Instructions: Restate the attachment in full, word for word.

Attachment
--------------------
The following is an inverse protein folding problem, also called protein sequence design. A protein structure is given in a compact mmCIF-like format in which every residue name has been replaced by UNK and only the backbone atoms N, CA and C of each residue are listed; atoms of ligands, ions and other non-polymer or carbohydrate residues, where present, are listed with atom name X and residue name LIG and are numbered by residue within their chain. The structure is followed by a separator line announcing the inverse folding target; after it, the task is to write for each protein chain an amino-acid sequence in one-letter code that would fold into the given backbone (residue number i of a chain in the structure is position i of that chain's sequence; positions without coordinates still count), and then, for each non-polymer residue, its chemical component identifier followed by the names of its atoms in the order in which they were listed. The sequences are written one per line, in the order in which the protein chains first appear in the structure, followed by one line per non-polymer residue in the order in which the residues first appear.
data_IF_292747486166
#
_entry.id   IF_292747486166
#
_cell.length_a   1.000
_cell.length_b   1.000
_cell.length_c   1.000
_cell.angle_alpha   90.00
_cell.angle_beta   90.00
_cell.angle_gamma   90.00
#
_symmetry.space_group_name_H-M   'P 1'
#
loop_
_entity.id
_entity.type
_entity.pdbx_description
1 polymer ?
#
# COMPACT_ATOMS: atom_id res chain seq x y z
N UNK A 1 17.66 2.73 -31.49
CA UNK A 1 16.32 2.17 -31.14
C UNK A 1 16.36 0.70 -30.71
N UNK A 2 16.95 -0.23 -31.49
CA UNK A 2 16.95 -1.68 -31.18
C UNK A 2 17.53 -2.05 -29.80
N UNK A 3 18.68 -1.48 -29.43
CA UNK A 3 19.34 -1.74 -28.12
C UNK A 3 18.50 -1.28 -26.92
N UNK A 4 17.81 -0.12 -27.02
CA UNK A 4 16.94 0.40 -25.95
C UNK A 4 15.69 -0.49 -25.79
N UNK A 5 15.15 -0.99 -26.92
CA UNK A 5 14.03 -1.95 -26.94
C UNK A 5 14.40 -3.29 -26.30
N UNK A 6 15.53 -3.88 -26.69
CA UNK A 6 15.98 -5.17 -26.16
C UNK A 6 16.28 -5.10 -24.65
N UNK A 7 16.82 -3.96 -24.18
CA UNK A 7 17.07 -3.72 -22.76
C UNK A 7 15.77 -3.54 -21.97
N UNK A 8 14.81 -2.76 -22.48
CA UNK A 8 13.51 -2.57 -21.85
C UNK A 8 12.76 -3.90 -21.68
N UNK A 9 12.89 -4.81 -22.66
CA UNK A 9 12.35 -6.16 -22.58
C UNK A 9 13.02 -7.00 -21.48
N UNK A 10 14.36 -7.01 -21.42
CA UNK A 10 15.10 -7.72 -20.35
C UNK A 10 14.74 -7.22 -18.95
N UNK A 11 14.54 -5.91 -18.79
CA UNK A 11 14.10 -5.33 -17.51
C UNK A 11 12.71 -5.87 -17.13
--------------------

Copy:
The following is an inverse protein folding problem, also called protein sequence design. A protein structure is given in a compact mmCIF-like format in which every residue name has been replaced by UNK and only the backbone atoms N, CA and C of each residue are listed; atoms of ligands, ions and other non-polymer or carbohydrate residues, where present, are listed with atom name X and residue name LIG and are numbered by residue within their chain. The structure is followed by a separator line announcing the inverse folding target; after it, the task is to write for each protein chain an amino-acid sequence in one-letter code that would fold into the given backbone (residue number i of a chain in the structure is position i of that chain's sequence; positions without coordinates still count), and then, for each non-polymer residue, its chemical component identifier followed by the names of its atoms in the order in which they were listed. The sequences are written one per line, in the order in which the protein chains first appear in the structure, followed by one line per non-polymer residue in the order in which the residues first appear.
data_IF_292747486166
#
_entry.id   IF_292747486166
#
_cell.length_a   1.000
_cell.length_b   1.000
_cell.length_c   1.000
_cell.angle_alpha   90.00
_cell.angle_beta   90.00
_cell.angle_gamma   90.00
#
_symmetry.space_group_name_H-M   'P 1'
#
loop_
_entity.id
_entity.type
_entity.pdbx_description
1 polymer ?
#
# COMPACT_ATOMS: atom_id res chain seq x y z
N UNK A 1 17.66 2.73 -31.49
CA UNK A 1 16.32 2.17 -31.14
C UNK A 1 16.36 0.70 -30.71
N UNK A 2 16.95 -0.23 -31.49
CA UNK A 2 16.95 -1.68 -31.18
C UNK A 2 17.53 -2.05 -29.80
N UNK A 3 18.68 -1.48 -29.43
CA UNK A 3 19.34 -1.74 -28.12
C UNK A 3 18.50 -1.28 -26.92
N UNK A 4 17.81 -0.12 -27.02
CA UNK A 4 16.94 0.40 -25.95
C UNK A 4 15.69 -0.49 -25.79
N UNK A 5 15.15 -0.99 -26.92
CA UNK A 5 14.03 -1.95 -26.94
C UNK A 5 14.40 -3.29 -26.30
N UNK A 6 15.53 -3.88 -26.69
CA UNK A 6 15.98 -5.17 -26.16
C UNK A 6 16.28 -5.10 -24.65
N UNK A 7 16.82 -3.96 -24.18
CA UNK A 7 17.07 -3.72 -22.76
C UNK A 7 15.77 -3.54 -21.97
N UNK A 8 14.81 -2.76 -22.48
CA UNK A 8 13.51 -2.57 -21.85
C UNK A 8 12.76 -3.90 -21.68
N UNK A 9 12.89 -4.81 -22.66
CA UNK A 9 12.35 -6.16 -22.58
C UNK A 9 13.02 -7.00 -21.48
N UNK A 10 14.36 -7.01 -21.42
CA UNK A 10 15.10 -7.72 -20.35
C UNK A 10 14.74 -7.22 -18.95
N UNK A 11 14.54 -5.91 -18.79
CA UNK A 11 14.10 -5.33 -17.51
C UNK A 11 12.71 -5.87 -17.13